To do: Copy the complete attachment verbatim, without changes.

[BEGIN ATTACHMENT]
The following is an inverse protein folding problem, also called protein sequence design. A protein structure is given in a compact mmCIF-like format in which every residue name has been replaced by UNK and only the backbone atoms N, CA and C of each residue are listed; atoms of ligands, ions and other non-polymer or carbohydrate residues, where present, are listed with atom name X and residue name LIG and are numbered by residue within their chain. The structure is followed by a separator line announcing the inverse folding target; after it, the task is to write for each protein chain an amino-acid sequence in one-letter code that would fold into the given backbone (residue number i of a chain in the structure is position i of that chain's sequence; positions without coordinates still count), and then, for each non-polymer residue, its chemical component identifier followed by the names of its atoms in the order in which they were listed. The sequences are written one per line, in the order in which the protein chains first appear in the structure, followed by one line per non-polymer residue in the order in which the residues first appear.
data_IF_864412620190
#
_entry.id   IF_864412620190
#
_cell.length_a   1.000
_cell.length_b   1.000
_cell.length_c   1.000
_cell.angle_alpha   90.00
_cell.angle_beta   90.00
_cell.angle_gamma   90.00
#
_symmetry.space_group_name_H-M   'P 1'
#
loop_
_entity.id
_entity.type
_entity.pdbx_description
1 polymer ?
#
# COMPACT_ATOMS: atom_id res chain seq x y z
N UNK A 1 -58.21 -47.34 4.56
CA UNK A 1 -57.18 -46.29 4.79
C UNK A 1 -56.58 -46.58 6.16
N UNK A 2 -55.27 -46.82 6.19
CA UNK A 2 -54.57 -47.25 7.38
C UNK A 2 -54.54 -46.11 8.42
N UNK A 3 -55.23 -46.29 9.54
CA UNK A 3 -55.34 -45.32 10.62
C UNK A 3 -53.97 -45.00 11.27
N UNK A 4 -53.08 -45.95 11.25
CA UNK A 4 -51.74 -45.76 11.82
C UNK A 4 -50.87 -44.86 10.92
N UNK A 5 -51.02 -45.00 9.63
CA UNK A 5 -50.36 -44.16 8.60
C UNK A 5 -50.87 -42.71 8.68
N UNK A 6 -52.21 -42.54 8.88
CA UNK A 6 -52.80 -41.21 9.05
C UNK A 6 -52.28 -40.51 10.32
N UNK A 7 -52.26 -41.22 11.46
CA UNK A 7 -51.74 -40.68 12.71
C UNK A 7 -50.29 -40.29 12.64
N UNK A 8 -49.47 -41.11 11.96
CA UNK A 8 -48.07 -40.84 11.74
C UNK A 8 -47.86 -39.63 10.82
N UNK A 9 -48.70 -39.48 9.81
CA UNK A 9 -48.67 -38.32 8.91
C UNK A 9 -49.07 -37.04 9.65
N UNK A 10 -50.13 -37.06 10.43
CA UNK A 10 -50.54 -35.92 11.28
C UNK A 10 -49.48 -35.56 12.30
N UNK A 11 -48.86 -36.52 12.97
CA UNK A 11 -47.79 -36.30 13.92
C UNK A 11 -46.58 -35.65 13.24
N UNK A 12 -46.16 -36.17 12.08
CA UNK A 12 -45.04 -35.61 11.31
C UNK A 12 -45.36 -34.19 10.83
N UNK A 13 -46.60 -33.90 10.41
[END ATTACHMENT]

The following is an inverse protein folding problem, also called protein sequence design. A protein structure is given in a compact mmCIF-like format in which every residue name has been replaced by UNK and only the backbone atoms N, CA and C of each residue are listed; atoms of ligands, ions and other non-polymer or carbohydrate residues, where present, are listed with atom name X and residue name LIG and are numbered by residue within their chain. The structure is followed by a separator line announcing the inverse folding target; after it, the task is to write for each protein chain an amino-acid sequence in one-letter code that would fold into the given backbone (residue number i of a chain in the structure is position i of that chain's sequence; positions without coordinates still count), and then, for each non-polymer residue, its chemical component identifier followed by the names of its atoms in the order in which they were listed. The sequences are written one per line, in the order in which the protein chains first appear in the structure, followed by one line per non-polymer residue in the order in which the residues first appear.
data_IF_864412620190
#
_entry.id   IF_864412620190
#
_cell.length_a   1.000
_cell.length_b   1.000
_cell.length_c   1.000
_cell.angle_alpha   90.00
_cell.angle_beta   90.00
_cell.angle_gamma   90.00
#
_symmetry.space_group_name_H-M   'P 1'
#
loop_
_entity.id
_entity.type
_entity.pdbx_description
1 polymer ?
#
# COMPACT_ATOMS: atom_id res chain seq x y z
N UNK A 1 -58.21 -47.34 4.56
CA UNK A 1 -57.18 -46.29 4.79
C UNK A 1 -56.58 -46.58 6.16
N UNK A 2 -55.27 -46.82 6.19
CA UNK A 2 -54.57 -47.25 7.38
C UNK A 2 -54.54 -46.11 8.42
N UNK A 3 -55.23 -46.29 9.54
CA UNK A 3 -55.34 -45.32 10.62
C UNK A 3 -53.97 -45.00 11.27
N UNK A 4 -53.08 -45.95 11.25
CA UNK A 4 -51.74 -45.76 11.82
C UNK A 4 -50.87 -44.86 10.92
N UNK A 5 -51.02 -45.00 9.63
CA UNK A 5 -50.36 -44.16 8.60
C UNK A 5 -50.87 -42.71 8.68
N UNK A 6 -52.21 -42.54 8.88
CA UNK A 6 -52.80 -41.21 9.05
C UNK A 6 -52.28 -40.51 10.32
N UNK A 7 -52.26 -41.22 11.46
CA UNK A 7 -51.74 -40.68 12.71
C UNK A 7 -50.29 -40.29 12.64
N UNK A 8 -49.47 -41.11 11.96
CA UNK A 8 -48.07 -40.84 11.74
C UNK A 8 -47.86 -39.63 10.82
N UNK A 9 -48.70 -39.48 9.81
CA UNK A 9 -48.67 -38.32 8.91
C UNK A 9 -49.07 -37.04 9.65
N UNK A 10 -50.13 -37.06 10.43
CA UNK A 10 -50.54 -35.92 11.28
C UNK A 10 -49.48 -35.56 12.30
N UNK A 11 -48.86 -36.52 12.97
CA UNK A 11 -47.79 -36.30 13.92
C UNK A 11 -46.58 -35.65 13.24
N UNK A 12 -46.16 -36.17 12.08
CA UNK A 12 -45.04 -35.61 11.31
C UNK A 12 -45.36 -34.19 10.83
N UNK A 13 -46.60 -33.90 10.41